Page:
August 29, 2013 | Article
The program coordinator’s proudest moment was watching her oldest son get his diploma. Now she’s part of shepherding...
Lydia Nussbaum is taking over as director of the Strasser Mediation Clinic and associate director of the Saltman Center for Conflict Resolution, both at the William S. Boyd School of Law. Her upbringing in Quaker schools has led to a lifelong pursuit of conflict resolution, peace building, and reconciliation.
I was born in Texas but grew up outside of Philadelphia. I have many fond memories of hoagies from Wawa and cans of black cherry wishniak (a soda). When I was 12, my family moved to the Washington D.C. area, where I ultimately learned how to drive, and survive, among the maniacs on the Capital Beltway.
I went to Quaker schools until I was 18 and I internalized Quaker teachings of peace building and nonviolence at a young age. My academic interest in dispute resolution really began when I was a history major at Cornell University. I was drawn to the question of how societies respond to atrocity and state-sanctioned violence. I studied how different national communities across the globe balance objectives of justice, vengeance, forgiveness, and remembering in the aftermath of conflict or state terrorism.
I then went to law school with the intention to use my degree to work on international dispute resolution mechanisms like truth and reconciliation commissions. In the process, I began mediating in communities around Baltimore City, and I learned about the importance of cultivating conflict resolution at the individual level.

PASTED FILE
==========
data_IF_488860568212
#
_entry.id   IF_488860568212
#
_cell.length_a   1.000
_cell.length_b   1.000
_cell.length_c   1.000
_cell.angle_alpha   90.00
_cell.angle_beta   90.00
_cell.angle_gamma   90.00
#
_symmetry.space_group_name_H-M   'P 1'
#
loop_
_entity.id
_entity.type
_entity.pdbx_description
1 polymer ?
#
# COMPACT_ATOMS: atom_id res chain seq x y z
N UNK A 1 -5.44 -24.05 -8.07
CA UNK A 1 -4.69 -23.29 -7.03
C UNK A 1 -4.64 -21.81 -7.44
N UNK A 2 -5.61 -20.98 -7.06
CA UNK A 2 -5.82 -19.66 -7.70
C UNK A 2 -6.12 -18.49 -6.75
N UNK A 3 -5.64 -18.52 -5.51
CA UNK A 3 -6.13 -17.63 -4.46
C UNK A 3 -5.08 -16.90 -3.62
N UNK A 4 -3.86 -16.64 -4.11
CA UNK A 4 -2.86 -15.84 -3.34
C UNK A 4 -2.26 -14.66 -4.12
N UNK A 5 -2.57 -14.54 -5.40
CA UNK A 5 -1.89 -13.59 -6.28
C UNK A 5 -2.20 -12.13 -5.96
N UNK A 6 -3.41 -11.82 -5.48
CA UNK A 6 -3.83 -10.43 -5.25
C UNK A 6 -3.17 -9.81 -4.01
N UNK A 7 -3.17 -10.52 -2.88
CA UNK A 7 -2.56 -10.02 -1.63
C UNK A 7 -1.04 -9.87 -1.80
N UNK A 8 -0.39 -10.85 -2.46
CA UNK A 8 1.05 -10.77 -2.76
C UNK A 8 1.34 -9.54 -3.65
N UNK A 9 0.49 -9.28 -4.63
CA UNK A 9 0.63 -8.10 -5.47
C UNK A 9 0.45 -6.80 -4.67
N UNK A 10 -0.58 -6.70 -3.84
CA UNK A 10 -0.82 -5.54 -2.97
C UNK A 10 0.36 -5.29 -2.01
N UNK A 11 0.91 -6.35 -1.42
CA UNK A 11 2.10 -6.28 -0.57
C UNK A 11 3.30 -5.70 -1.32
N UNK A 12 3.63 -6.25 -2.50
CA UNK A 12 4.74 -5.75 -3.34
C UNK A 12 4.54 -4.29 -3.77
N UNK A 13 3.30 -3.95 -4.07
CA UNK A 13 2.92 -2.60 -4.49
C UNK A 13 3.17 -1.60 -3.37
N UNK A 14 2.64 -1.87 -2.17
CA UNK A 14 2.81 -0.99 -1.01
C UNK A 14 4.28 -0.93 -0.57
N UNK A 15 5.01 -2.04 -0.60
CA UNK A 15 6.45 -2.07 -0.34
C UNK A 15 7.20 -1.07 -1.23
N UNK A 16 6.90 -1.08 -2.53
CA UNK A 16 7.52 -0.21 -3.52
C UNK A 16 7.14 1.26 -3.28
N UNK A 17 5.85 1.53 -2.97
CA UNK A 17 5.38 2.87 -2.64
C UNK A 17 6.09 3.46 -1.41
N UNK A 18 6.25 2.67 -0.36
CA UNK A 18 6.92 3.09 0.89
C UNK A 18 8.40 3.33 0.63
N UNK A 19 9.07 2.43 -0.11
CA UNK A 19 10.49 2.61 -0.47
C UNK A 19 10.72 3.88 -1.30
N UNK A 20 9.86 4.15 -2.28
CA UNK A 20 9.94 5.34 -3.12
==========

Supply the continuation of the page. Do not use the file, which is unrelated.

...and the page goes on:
A lot of people think mediators provide counseling or tell people what they should do. Good mediators listen more than they talk, and they do not presume to know the answers.
Lawyers are trained to narrow issues down to precise points and to develop arguments that make one side of a story more plausible than another. But sometimes this approach to problem-solving and the remedies made available by the law are not well-suited to the real world, where people and their stories are complicated, multi-dimensional, and dynamic.
The Saltman Center's commitment to public service. This commitment runs through each element of its mission. Educating students and the community, serving as a resource for the wider UNLV campus, providing mediation and arbitration services to individuals in and around Las Vegas, and bringing together scholars and practitioners to think through some of the most pressing issues of the day—these are all things that the Saltman Center does and is precisely the kind of work that I want to do.
The cycle of violence and retaliation.
I have hiked to the Taktsang Palphug Monastery (also known as the Tiger's Nest) in Bhutan.
I love the outdoors and I am crazy about jigsaw puzzles — the more pieces the better. When I need to recharge, I read a good novel.
-Compiled by Vaneh Movsessian, communications specialist with the Boyd Law School
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